Every fall when I was little my mom used to make applesauce. We often would find places to pick our own apples or friends would give us apples from their own trees. I don’t remember much about the process other than she would package the sauce in plastic bags and freeze. At the end of summer it seemed our big deep freeze would be half applesauce and half frozen berries. My mom’s sauce was silky smooth and perfectly tart. She never added anything to the sauce, not sugar or cinnamon.
When my oldest started eating solid foods I started making applesauce, too. But now instead of packaging it in freezer bags, I pour the applesauce into jelly jars to freeze. The jelly jar size, although slightly impractical, contains the perfect amount for two servings for dessert. My girls frequently say things like “Oooh, yay!” when I pull out one of the rose-colored jelly jars mid-winter and announce it’s applesauce for dessert. Not bad considering, like my mother, I make the applesauce with nothing added
This recipe is ridiculously easy and hardly a recipe. The main piece of equipment you need is a food mill. I’ve had mine for over 15 years and every single time I use it, I wish I had invested in a nice stainless steel food mill, but it’s hard to justify since it’s used so rarely. Nevertheless, if you don’t have a food mill, you can pick an inexpensive one up for about $20.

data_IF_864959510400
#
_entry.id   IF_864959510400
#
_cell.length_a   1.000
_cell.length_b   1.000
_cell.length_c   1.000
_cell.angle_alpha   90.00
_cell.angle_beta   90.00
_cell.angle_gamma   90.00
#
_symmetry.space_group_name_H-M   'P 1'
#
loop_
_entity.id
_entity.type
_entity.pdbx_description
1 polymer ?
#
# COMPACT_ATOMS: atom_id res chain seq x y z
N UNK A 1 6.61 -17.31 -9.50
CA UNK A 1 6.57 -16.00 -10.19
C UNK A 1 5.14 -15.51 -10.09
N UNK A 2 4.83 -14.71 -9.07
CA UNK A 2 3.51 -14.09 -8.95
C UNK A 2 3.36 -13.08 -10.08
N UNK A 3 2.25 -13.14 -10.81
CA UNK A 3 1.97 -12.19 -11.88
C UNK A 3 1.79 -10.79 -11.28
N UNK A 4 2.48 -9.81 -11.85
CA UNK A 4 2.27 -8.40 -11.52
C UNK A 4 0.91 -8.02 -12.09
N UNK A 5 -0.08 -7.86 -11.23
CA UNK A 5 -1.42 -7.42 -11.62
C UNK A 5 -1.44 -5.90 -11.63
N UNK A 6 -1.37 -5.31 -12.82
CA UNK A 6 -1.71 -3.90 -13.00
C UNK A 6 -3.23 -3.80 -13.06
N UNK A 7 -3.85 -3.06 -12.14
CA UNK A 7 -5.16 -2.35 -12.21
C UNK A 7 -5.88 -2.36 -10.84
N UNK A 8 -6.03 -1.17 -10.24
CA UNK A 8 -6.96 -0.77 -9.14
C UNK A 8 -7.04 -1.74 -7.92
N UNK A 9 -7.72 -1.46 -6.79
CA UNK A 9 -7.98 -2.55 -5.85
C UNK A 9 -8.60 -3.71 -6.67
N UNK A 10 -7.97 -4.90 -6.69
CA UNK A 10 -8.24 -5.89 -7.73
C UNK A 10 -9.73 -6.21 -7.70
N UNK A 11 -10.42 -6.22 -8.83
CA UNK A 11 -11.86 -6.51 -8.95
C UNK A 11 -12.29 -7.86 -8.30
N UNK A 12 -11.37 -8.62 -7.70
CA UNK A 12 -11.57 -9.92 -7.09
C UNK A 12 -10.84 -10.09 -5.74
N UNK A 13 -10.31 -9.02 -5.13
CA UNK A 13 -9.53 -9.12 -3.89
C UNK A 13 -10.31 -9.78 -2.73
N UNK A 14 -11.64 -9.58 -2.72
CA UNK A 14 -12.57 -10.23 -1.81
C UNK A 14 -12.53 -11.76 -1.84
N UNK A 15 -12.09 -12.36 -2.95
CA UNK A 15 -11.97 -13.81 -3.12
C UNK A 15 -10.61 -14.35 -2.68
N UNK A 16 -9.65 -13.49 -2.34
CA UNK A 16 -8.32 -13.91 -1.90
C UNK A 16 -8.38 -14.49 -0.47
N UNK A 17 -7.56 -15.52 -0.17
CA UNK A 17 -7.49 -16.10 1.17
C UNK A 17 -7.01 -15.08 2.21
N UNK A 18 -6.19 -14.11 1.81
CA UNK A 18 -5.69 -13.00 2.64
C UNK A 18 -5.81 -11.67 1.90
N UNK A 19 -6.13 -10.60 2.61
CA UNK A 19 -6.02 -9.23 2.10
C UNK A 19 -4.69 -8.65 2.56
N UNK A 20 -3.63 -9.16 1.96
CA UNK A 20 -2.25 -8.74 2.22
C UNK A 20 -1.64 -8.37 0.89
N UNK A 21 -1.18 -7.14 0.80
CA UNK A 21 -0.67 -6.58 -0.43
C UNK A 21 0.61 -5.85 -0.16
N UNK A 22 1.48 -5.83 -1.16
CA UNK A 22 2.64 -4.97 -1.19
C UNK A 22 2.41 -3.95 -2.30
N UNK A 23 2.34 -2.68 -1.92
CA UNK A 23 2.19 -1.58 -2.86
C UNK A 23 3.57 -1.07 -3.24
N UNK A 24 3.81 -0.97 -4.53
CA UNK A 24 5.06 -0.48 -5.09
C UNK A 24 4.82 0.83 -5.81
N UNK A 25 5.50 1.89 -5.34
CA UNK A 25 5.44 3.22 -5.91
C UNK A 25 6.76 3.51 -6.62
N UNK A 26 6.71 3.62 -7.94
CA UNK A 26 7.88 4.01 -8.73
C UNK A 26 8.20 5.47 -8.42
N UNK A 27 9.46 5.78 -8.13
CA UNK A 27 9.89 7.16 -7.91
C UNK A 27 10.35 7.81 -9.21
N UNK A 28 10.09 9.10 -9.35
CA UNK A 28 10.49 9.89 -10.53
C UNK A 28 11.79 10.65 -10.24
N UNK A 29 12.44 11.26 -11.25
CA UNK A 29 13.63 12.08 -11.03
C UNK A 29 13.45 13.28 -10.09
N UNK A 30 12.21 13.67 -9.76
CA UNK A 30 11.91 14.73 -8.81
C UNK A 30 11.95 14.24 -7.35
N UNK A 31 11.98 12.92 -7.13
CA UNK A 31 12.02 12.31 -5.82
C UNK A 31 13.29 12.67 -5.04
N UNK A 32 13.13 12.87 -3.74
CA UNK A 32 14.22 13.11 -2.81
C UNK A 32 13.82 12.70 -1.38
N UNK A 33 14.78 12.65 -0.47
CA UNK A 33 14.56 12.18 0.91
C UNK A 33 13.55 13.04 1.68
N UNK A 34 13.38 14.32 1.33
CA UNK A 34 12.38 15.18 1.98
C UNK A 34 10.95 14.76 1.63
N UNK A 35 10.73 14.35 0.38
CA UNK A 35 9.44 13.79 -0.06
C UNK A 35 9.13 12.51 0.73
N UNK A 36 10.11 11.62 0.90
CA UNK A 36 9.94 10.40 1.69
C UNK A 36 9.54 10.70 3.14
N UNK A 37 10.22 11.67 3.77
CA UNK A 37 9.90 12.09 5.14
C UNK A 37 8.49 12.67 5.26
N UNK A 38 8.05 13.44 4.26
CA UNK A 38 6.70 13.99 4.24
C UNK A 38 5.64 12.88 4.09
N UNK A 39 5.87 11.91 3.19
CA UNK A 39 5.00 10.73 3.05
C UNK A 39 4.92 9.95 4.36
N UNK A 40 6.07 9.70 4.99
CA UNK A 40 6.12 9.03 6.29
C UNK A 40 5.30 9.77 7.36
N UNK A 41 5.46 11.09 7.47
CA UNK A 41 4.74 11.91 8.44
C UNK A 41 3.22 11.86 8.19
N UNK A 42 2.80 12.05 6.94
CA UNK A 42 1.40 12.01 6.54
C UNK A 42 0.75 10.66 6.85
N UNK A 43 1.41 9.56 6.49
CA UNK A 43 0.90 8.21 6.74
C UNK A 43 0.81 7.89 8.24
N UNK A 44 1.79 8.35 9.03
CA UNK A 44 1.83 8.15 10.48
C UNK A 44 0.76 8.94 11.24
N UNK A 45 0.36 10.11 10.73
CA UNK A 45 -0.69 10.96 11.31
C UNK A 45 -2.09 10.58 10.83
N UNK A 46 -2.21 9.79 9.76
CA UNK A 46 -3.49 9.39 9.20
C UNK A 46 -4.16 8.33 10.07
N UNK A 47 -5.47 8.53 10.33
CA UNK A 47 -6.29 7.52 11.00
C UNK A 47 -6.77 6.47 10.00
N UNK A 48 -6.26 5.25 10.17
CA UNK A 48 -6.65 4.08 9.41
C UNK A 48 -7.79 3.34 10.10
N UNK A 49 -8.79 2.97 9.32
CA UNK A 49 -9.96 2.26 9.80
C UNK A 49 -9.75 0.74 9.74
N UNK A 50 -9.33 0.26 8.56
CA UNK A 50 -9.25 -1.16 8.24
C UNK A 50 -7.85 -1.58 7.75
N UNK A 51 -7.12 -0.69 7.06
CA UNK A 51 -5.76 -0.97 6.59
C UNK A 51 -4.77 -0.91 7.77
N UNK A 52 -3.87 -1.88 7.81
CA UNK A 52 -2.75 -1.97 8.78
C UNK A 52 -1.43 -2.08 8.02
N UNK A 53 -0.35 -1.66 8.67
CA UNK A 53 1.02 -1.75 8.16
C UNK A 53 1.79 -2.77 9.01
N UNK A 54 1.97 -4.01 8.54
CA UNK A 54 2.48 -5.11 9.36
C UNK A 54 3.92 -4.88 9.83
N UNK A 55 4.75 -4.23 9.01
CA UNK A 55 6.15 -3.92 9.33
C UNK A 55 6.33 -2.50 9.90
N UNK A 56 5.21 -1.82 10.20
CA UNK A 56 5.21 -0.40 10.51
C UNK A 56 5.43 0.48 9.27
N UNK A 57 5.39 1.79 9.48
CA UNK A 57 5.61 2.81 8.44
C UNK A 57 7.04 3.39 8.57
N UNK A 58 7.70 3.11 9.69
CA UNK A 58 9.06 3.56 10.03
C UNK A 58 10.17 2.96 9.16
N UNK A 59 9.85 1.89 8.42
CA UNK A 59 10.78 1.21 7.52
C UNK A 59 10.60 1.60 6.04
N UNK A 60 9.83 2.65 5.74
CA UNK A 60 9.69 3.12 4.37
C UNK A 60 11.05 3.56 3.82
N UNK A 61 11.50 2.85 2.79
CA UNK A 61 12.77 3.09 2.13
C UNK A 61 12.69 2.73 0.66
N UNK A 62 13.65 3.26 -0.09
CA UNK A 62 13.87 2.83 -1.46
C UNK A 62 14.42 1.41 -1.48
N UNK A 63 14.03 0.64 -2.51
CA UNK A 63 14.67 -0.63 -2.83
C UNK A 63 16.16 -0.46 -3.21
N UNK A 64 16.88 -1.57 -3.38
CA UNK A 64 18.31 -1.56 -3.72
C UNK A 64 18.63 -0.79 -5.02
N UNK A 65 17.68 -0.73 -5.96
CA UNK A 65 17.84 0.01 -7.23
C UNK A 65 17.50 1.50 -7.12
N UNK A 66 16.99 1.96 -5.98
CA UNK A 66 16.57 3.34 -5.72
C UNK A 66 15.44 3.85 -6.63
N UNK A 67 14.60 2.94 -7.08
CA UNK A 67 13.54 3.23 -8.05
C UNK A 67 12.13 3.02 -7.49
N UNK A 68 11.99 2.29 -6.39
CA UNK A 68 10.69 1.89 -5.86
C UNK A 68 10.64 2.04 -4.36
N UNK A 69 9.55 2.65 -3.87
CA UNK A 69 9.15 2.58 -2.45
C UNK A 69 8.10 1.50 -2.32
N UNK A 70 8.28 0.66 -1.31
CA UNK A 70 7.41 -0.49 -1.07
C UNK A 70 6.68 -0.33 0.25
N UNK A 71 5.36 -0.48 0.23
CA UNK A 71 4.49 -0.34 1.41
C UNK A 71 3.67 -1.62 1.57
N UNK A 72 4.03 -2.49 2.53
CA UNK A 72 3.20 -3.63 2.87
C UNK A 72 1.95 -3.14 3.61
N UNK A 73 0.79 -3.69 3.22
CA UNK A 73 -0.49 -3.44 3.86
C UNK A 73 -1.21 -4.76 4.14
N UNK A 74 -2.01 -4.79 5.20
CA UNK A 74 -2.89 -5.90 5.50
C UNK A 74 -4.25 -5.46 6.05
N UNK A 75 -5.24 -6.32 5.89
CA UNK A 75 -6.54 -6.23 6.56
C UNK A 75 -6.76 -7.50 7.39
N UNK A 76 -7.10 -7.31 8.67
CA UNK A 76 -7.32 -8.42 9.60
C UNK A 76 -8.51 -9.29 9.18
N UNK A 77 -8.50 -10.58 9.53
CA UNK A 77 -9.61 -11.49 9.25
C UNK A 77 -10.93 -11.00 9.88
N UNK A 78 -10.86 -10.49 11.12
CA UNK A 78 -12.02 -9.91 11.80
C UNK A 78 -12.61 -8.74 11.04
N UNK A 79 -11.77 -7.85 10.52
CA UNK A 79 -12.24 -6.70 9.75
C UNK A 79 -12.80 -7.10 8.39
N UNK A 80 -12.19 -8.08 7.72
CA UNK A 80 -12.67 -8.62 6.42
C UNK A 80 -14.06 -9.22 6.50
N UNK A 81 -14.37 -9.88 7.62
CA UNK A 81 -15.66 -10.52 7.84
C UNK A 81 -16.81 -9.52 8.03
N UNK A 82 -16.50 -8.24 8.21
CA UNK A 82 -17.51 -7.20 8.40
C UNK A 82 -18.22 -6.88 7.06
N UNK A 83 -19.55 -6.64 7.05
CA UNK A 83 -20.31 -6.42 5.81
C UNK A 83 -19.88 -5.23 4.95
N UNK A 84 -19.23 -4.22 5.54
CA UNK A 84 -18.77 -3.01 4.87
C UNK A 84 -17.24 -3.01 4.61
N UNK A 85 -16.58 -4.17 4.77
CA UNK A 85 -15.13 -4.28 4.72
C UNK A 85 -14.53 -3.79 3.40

Why a food mill? By using one you will eliminate about 90% of the work of making applesauce because you don’t have to peel or core the apples.
This recipe can be modified by however many apples you have. I’m just putting down 5lbs. because it’s an easy number to remember and it’s how much I used in the photos posted below. By the way, I bought 20 pounds of organic Johnathan (please always buy organic when purchasing apples as they are one of our most heavily sprayed crops) apples from the farmers’ market last week for $20. Granted they were “seconds,” but I didn’t see but one blemish on the entire batch.
- 5 lbs of apples, washed and quartered (that’s right, no need to peel, core or seed)
- Pinch of salt
Place apples in a large saucepan. Add 1/2 inch of water and a pinch of salt. Cover and let apples cook down for about 30 minutes on medium high heat, stirring every few minutes. After 30 minutes, remove lid and lower temperature. Let cook for about 10-15 more minutes or until apples become really mushy. Remove from heat and let cool about 30 minutes.
Place your food mill over a large bowl. Add cooked apples to the mill and turn, turn, turn! Package your freshly milled applesauce in freezer bags or jars. Fresh applesauce will keep in the refrigerator for about one week. Frozen applesauce will keep for about a year or just long enough until apple season begins again.
Apples ready to be cooked:
Apples being turned through food mill:
5lbs of applesauce in jars: